Sitting atop a crumbling old WWII-era French pillbox on Popenguine’s Cap de Naze, an elevated mass of volcanic rock, crashing wild atlantic waves scour the endless white-sand beaches below and the urban expanse of Dakar shimmers, barely perceptible, in the far distance. A lone osprey gracefully soars overhead and a pair of colourful Abyssinan rollers dart in and out of a stately baobab tree while all around the acacia and tamarisk trees buzz and twitter with insect and bird life.
Go back thirty years, however, and it was a very different picture: the wood in the forest had been plundered for both building materials and firewood, and the land was so degraded that it no longer acted as a viable defence from the wild ocean. That is until a coalition of local women’s groups from the surrounding villages got together with the Department of Forestry and, along with funding from a French NGO, took on the conservation of the land, naming it Parque Naturelle de Popenguine.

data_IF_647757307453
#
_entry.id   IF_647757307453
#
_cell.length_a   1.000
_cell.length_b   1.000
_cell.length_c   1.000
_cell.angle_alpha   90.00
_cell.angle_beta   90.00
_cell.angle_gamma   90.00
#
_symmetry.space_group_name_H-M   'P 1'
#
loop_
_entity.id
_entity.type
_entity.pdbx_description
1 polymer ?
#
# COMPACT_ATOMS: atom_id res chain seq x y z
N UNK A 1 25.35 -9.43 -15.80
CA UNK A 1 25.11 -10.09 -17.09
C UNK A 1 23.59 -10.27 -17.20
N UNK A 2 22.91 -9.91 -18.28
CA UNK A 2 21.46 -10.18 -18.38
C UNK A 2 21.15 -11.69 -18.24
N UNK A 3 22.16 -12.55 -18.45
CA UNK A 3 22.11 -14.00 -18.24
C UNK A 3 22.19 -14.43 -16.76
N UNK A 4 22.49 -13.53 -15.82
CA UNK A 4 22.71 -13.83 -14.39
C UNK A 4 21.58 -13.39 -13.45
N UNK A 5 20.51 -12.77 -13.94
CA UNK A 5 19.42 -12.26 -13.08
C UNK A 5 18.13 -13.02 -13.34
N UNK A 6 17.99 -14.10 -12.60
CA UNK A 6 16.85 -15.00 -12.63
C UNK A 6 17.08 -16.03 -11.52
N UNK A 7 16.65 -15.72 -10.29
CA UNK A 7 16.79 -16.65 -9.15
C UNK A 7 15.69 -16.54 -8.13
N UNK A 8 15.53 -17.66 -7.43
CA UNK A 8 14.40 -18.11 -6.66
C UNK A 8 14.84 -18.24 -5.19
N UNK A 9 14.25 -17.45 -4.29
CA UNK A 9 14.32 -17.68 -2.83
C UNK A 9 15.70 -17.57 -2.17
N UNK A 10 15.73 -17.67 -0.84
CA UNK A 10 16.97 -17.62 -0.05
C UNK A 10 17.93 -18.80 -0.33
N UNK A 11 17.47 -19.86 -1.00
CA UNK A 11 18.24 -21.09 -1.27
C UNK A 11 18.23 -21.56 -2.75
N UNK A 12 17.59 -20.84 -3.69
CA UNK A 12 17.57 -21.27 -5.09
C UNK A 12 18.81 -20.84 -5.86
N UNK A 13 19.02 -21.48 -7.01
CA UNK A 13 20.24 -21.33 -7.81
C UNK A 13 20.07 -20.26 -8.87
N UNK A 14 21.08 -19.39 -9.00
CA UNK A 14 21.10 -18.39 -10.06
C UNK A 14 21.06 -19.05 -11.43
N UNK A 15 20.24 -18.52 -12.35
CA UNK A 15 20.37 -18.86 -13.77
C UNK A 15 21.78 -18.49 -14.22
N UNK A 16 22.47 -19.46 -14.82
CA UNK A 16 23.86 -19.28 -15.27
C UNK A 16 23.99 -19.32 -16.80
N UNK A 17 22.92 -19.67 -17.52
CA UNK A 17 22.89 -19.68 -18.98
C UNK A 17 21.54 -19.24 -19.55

Visiting the park requires a permit and a guide which are easily sought from the Campement next door. Guides are university-educated conservationists and speak a variety of languages including English and French. You can also stay the night in the simple thatched huts of the the Campement and chat with some of the local women involved in the project as they prepare your breakfast. The best time to hike in the park is dawn when the air is moist and cool, and the sun hasn’t yet begun to appear from behind the hills. You might even spot a porcupine or hyena heading home from their nocturnal wanderings.